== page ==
How to Grow Bromeliads

Looking to liven up a drab office or bedroom? Choose an exotic-looking bromeliad and you won't be disappointed.

  • Place indoor plants in bright, indirect light. Or, grow outside in bright shade in zones 10 to 12 year-round or during the summer in cooler regions.

If you've ever eaten a pineapple, you've eaten the fruit of a bromeliad. Been to Charleston or Savannah? The Spanish moss that drips from the trees, giving those cities their distinctive look, is also a type of bromeliad! And while you could try growing your own pineapples or Spanish moss, the bromeliads most interesting to gardeners tend to be a little more houseplant-like, though no less exotic in the looks department. You'll often find them for sale at garden centers or grocery stores, sporting wild red and yellow leaves or maybe even a big pink flower in the center. (Air plants are also bromeliads, but they have completely different care requirements, so we won't cover them here.)

Bromeliads make great indoor plants, though those lucky Floridians, Californians, and others living in frost-free areas can grow them outdoors year-round, too. Here's what you need to know to grow bromeliads.

How to Choose Bromeliads

We'll be honest: in Northern climates, pickings will be slim, so you'll pretty much need to take what you can find. In Southern and Southwestern areas, though, there will be more choices. Don't worry, though—they're all gorgeous, so just choose the one that catches your eye.

Growing Bromeliads

Where to Grow Bromeliads

Bromeliads grow best in bright, indirect light, both indoors and out. Don't put them where the afternoon sun will shine directly on their leaves, as that can cause them to burn, but don't stick them in a dark corner, either. Bromeliads that don't get enough light will grow long, floppy, green leaves with little of their trademark color. If you see that happening, just move them so they get more light and the color will return.

Once nighttime temperatures in your area are consistently above 60 degrees, it's okay to move a bromeliad you've been growing indoors outside for the summer. Keep them in a sheltered, protected area for a few days—this is called "hardening off" and will help the plants get used to the change in environment. After a few days, you can move them farther from the house. They'll do fine with morning sun, but will need to be shielded from baking afternoon rays.

How to Plant Bromeliads in Containers

  • Find a pot that has multiple drainage holes and is no more than ⅓ larger than the root ball of the bromeliad you're looking to plant.
  • Well-drained soil is crucial for healthy bromeliads, so fill the pot ⅓ full with Miracle-Gro® Cactus, Palm & Citrus Potting Mix, which is specially formulated for low-water plants. Or, if you tend to have issues with fungus gnats around houseplants, use Miracle-Gro® Indoor Potting Mix—it contains no compost or bark, both of which can shelter the pests.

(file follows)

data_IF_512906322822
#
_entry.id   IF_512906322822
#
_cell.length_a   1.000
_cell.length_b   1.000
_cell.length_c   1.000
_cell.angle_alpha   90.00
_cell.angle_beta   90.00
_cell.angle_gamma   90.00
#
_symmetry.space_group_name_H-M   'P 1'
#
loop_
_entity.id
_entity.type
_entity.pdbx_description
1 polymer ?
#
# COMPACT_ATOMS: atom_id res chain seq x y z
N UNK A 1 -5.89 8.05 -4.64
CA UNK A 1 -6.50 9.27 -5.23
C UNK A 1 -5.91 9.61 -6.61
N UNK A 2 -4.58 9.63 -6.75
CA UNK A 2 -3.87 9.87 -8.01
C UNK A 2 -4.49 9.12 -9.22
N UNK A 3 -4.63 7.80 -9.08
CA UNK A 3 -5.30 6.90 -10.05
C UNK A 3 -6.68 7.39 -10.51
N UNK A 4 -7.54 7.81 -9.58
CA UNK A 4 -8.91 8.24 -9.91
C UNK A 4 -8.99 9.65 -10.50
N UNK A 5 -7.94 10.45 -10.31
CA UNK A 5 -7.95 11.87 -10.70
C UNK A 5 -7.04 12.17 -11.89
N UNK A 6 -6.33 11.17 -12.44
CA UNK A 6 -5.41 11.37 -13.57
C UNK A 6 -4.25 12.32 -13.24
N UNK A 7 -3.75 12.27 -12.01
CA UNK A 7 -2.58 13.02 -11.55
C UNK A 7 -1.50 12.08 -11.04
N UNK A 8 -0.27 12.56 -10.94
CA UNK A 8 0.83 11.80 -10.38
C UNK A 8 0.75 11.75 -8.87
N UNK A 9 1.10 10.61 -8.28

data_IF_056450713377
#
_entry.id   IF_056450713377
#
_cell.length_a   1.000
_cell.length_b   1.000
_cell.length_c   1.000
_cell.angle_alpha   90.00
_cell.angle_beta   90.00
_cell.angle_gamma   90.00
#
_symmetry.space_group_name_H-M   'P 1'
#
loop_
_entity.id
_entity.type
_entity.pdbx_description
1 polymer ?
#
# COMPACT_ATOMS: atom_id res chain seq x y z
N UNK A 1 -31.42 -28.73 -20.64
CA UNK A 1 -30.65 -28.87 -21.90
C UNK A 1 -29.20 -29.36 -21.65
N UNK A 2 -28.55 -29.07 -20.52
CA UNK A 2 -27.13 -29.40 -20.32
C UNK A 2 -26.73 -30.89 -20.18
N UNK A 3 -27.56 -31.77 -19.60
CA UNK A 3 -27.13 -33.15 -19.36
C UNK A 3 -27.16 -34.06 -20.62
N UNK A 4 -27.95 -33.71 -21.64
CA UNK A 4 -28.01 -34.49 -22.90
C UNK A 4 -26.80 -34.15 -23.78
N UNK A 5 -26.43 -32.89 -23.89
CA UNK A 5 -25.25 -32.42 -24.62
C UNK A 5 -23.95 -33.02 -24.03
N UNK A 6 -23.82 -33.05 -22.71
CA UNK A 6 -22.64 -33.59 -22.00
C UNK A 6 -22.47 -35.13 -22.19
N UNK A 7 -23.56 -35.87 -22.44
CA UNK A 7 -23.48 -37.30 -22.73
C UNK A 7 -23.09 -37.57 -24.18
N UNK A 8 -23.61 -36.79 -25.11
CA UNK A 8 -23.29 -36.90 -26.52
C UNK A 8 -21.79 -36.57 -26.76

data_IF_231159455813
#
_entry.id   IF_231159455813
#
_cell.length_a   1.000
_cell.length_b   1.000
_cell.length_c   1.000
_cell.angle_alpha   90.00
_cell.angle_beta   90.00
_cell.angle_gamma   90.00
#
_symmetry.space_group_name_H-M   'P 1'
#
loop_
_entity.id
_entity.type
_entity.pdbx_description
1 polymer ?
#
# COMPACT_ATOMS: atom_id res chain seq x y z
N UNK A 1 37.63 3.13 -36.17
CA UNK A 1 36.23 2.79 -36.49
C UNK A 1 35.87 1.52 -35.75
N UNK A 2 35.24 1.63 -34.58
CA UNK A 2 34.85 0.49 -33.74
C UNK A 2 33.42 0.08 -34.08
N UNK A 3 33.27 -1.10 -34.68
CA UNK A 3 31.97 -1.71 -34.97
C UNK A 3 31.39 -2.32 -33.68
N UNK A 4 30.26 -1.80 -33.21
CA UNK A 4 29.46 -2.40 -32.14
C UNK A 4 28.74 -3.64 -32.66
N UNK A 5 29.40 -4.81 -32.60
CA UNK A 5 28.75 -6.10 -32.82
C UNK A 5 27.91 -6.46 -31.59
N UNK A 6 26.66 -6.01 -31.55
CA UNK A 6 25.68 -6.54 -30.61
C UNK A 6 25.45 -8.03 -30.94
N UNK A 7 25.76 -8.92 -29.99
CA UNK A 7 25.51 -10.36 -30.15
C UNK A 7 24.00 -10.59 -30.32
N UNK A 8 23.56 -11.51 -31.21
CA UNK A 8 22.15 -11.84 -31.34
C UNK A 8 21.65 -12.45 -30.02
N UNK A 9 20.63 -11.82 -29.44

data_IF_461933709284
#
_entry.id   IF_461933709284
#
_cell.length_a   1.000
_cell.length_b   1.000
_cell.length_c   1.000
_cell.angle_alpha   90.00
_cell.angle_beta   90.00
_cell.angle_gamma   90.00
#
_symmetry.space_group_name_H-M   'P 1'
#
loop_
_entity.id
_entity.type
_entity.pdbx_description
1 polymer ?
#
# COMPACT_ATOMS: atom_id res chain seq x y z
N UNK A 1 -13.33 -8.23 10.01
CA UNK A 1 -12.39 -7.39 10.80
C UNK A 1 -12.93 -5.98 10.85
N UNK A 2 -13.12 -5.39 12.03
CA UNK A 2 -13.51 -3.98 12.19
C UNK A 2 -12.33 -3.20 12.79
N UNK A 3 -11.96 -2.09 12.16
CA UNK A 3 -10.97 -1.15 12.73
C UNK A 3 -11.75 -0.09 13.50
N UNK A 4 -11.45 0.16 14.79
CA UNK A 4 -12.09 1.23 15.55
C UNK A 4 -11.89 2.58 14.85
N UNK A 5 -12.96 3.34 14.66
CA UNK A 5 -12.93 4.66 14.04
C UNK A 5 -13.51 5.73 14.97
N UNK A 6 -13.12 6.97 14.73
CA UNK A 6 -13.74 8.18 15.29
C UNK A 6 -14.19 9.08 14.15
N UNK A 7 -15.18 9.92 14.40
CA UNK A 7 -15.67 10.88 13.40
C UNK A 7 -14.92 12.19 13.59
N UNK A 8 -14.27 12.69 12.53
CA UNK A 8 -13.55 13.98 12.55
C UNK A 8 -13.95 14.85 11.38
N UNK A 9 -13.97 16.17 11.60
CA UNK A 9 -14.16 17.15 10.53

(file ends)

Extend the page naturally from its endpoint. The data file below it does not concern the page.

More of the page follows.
• Place your bromeliad so that the top of the root ball is about ¾ to 1 inch below the rim of the container (to leave space for watering).
  • Fill in around the root ball with more potting mix.
  • Pour water in the cup formed by the leaves of your new plant (more on that below), set the pot on a catch tray or saucer, and move it to its new home.

How to Water Bromeliads

Bromeliad houseplants have a center "cup" formed by their leaves, and that is where you'll water them. Keep the cup full, using distilled water or rain water, as bromeliads can be sensitive to the minerals and chemicals in tap water. Room temperature water is best, so you don't shock the plant. Every 10 days, dump the water out of the plant and refill with fresh water. (Add a little less water when the plant is in bloom, to help keep the flower spike from rotting.) The soil in the pot should be kept slightly damp so the roots don't dry out.

How to Feed Bromeliads

In the wild, bromeliads collect bits of insects, leaves, flowers, and other decomposing material that drop into their cups. At home, though, they'll need their meals served to them. A month after planting, feed your bromeliad with Miracle-Gro® Ready-to-Use Orchid Plant Food Mist, making sure to follow label directions. True, bromeliads are not orchids, but they come from similar families and should be fed in the same way: by misting the leaves. As always, be sure to follow label directions.


What to Do When if Your Bromeliad Blooms

Many bromeliads won't flower, but if you do get a bloom, you'll need to remove the flowering stalk after the bloom fades by cutting down as close to the plant as you can. Here's the downside of blooming: Once a bromeliad has flowered, the mother plant will slowly begin to die. Before she does, though, she'll produce babies, called pups. You can either leave them in the container to replace the mother or divide them up. To do that, carefully break off the pups and place each one in a small pot filled with Miracle-Gro® Cactus, Palm & Citrus Potting Mix or Miracle-Gro® Indoor Potting Mix. Water gently, then sit back and get to know your new bromeliad family!